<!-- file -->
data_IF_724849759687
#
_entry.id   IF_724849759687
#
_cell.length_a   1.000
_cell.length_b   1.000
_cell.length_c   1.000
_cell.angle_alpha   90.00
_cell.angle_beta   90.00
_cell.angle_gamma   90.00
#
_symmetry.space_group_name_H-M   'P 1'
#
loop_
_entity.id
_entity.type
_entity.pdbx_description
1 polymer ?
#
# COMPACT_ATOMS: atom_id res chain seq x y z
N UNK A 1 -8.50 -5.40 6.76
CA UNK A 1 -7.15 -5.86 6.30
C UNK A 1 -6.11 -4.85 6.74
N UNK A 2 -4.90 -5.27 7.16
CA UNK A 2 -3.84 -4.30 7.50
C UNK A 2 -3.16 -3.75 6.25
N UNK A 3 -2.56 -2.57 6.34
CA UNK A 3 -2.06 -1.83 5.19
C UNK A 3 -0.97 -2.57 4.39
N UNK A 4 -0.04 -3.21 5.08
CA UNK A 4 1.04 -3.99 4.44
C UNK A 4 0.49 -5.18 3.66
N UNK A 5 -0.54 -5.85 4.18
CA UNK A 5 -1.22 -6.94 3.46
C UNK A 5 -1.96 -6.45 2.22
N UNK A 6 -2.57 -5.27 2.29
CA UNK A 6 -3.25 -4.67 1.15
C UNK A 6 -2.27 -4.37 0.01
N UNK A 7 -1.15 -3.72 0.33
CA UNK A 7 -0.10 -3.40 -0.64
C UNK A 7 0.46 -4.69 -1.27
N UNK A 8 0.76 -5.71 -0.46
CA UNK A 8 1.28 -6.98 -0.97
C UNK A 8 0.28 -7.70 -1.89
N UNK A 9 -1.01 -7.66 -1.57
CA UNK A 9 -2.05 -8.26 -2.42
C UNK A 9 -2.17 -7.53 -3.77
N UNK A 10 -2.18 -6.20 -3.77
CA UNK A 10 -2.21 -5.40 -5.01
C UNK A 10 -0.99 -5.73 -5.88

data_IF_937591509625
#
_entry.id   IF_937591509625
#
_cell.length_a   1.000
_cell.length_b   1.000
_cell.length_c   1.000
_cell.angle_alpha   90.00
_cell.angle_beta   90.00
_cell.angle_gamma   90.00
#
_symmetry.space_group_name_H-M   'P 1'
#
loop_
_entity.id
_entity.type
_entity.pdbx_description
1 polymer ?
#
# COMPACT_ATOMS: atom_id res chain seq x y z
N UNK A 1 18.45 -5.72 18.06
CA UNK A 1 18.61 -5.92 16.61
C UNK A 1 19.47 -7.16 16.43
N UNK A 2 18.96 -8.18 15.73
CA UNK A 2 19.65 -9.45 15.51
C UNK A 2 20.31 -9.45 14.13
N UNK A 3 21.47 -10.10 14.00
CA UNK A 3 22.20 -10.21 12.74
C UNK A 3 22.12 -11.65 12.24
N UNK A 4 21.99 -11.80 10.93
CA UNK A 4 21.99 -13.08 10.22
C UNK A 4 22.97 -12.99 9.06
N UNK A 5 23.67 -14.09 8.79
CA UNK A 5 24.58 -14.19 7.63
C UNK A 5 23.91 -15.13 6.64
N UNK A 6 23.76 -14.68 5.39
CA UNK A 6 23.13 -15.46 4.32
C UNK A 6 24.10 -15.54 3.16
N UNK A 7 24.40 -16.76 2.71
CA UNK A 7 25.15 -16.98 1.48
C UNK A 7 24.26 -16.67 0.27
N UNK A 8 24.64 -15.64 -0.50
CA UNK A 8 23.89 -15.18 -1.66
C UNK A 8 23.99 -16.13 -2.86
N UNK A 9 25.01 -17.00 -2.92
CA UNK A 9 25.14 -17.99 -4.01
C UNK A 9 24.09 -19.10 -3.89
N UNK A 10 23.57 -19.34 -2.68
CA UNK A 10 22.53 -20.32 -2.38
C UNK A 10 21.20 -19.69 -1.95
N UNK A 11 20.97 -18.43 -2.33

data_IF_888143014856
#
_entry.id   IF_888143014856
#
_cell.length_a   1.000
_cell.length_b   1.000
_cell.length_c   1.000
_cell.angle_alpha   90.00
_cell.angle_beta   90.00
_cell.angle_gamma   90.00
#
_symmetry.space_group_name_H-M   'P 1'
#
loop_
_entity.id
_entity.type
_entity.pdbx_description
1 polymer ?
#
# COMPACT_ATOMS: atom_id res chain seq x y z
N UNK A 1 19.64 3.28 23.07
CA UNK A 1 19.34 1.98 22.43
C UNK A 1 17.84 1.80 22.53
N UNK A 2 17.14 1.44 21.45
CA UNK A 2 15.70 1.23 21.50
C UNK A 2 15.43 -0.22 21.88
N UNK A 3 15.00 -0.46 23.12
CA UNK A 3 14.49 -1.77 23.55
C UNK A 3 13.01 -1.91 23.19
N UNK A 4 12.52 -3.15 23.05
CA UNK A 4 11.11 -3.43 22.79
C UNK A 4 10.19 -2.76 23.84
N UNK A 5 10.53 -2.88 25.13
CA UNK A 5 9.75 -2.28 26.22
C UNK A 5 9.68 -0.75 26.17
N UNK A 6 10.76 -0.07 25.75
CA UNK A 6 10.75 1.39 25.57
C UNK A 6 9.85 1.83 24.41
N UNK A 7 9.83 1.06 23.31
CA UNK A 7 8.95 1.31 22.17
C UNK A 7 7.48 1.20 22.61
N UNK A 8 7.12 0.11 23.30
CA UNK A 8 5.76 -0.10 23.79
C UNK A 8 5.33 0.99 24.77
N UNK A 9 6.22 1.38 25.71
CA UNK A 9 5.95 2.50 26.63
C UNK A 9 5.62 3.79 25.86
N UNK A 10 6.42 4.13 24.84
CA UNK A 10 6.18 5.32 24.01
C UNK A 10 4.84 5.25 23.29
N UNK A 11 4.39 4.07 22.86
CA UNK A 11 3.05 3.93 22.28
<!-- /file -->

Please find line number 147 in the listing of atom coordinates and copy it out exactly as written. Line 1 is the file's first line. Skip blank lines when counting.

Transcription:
CA UNK A 9 5.95 2.50 26.63